All About Raeann Hamon

Dr. Raeann Hamon is Distinguished Professor of Family Science and Gerontology and Chair of the Human Development and Family Science Department at Messiah College, where she has served for more than 32 years. Hamon received her B.A. from Messiah College and her M.S., Gerontology Certificate, and Ph.D. from Virginia Tech. Dr. Hamon teaches Sociology of Aging, Psychology of Aging, Family Theories, Family Life Education Methodology, and Interpersonal Relationships.She is editor of several books and the co-author of Exploring Family Theories. She has authored numerous journal articles and book chapters on topics such as intergenerational relationships, family theory, the discipline of family science, SoTL, and filial responsibility.

1. How long have you been a Faculty Affiliate/Center Associate/Certificate Alumna/Futures Board member at Virginia Tech, and what is your current appointment?

I was the first graduate student to receive Virginia Tech’s Graduate Certificate in Gerontology in 1986. Dr. William McAuley was the Center’s Director, and Dr. Jewel Ritchey was the Dean at the time.

2. How did you become interested in doing work on an aging population?

As a young person, I loved my grandparents and really enjoyed spending time with older adults. I’m not sure how to explain it other than that I was drawn to older adults.

3. Where are you headed now with your research, teaching, and/or outreach related to older adults?

When I was hired by Messiah College (32 years ago), one of the first things that I did was to create a minor in gerontology that can be paired with any major on campus.

I teach two of the courses for the minor (Sociology of Aging and Psychology of Aging). I also oversee some of our Aging Practicum.

Most of the outreach that I do with older adults is related to the intergenerational service learning in both of my classes. Sociology of Aging students are paired with Elder Service Partners and join them in serving the community via commitments elders have already made (e.g., food pantries, libraries, museums, churches) for 20 hours. Students select Elder Mentors for Psychology of Aging and spend a minimum of 10 hours over the course of the semester visiting or engaging in any sort of activity (crafting, gardening, etc).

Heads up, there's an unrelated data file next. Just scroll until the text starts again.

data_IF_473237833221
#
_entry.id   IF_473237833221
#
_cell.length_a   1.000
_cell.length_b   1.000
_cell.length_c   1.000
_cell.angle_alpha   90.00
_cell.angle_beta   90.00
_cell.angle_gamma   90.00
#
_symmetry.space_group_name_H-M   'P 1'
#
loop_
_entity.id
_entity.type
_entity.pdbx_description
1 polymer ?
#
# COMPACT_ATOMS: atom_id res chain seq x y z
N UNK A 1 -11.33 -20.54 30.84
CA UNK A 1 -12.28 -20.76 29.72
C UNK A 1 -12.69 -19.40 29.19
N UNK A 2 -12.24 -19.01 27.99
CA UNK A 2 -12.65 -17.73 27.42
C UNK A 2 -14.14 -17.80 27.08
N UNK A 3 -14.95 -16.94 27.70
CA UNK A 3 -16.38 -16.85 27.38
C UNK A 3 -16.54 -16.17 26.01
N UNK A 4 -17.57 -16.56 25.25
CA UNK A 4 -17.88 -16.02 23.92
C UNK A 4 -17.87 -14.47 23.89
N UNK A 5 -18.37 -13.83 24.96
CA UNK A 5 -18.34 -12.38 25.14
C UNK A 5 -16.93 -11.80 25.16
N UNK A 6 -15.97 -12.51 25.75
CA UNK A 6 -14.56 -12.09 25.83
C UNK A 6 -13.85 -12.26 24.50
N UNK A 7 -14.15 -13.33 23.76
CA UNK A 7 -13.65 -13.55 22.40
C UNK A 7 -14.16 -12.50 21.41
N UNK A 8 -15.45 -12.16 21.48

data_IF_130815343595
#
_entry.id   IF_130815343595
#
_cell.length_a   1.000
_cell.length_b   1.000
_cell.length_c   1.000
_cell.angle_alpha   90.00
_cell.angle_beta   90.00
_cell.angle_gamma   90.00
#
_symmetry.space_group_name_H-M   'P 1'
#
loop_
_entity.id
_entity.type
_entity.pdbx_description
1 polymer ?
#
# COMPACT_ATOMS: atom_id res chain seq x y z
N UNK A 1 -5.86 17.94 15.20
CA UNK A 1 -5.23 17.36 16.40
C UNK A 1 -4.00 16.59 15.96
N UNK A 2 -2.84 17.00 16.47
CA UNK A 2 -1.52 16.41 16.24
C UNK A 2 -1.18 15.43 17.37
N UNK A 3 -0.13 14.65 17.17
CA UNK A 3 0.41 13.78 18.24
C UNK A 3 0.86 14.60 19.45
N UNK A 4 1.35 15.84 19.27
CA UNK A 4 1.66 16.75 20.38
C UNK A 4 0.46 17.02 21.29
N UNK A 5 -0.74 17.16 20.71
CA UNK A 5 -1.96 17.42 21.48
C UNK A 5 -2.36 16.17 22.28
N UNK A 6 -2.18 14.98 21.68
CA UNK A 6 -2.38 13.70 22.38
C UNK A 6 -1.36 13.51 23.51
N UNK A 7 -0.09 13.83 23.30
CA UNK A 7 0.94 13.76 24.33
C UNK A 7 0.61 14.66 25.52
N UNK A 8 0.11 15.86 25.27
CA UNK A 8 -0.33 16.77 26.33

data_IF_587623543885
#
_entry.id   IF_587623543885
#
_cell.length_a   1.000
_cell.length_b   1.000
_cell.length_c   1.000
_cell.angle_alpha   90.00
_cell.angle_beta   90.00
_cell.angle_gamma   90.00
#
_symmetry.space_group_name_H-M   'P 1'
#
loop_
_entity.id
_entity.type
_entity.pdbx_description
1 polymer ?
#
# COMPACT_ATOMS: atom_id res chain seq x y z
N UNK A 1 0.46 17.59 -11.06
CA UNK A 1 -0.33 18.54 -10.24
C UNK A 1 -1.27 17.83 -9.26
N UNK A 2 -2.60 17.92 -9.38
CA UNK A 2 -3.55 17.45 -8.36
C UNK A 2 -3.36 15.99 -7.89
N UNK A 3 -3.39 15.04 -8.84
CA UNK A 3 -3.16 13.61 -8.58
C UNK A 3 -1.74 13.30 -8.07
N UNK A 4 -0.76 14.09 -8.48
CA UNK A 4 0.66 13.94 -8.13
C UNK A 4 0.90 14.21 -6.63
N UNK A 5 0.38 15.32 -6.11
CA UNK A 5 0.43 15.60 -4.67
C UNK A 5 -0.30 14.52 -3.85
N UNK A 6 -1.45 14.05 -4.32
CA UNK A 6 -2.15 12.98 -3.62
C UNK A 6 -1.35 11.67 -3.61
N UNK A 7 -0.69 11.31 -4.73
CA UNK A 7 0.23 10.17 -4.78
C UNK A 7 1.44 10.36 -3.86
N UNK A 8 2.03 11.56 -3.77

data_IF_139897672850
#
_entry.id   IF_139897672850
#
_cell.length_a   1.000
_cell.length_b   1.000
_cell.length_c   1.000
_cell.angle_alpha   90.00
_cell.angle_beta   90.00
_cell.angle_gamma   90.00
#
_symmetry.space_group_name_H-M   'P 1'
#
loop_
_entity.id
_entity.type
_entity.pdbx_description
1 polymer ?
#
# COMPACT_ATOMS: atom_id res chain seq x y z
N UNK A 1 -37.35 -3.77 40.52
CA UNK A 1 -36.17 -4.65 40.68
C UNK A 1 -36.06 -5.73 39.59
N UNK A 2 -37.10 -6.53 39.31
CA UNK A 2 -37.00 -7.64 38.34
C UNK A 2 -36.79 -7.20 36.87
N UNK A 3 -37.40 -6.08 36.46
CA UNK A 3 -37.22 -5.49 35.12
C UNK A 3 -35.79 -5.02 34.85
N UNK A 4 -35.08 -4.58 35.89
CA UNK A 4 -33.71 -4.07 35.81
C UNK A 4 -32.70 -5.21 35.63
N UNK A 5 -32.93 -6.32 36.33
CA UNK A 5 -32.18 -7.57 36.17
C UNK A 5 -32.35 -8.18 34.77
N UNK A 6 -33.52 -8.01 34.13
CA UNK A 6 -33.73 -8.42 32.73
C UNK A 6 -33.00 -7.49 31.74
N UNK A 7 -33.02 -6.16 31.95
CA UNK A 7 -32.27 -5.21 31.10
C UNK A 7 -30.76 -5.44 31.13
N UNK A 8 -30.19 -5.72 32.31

Much of my research includes a number of SoTL projects, examining the extent to which various teaching strategies achieve the desired objectives. For instance, I recently collected more data on the impact of the Elder Service Partner intergenerational service-learning program (that I created for my Sociology of Aging course) for students and elders. I continue to largely present and publish on SoTL at this point.

I have also been writing textbooks and related disciplinary materials, though this is in the discipline of family science.

4.Are there upcoming developments in which you are involved that relate to older adults?

In 2015, I was pleased to have the Elder Service Partner Program (created for the Sociology of Aging course) recognized as a Generations United Program of Distinction, “meeting the standards of Generations United for quality intergenerational programming.”

5. Could you provide any fun facts about yourself?

My husband and I adopted our daughter from Guatemala 16 years ago. She is a major delight in my life. I enjoy antiquing, walking, gardening, and traveling with my husband and daughter,as well as spending time at our cabin.

6. Other—anything you would like to add

I was Dr. Rosemary Blieszner’s first doctoral student. She was as amazing then as she is now.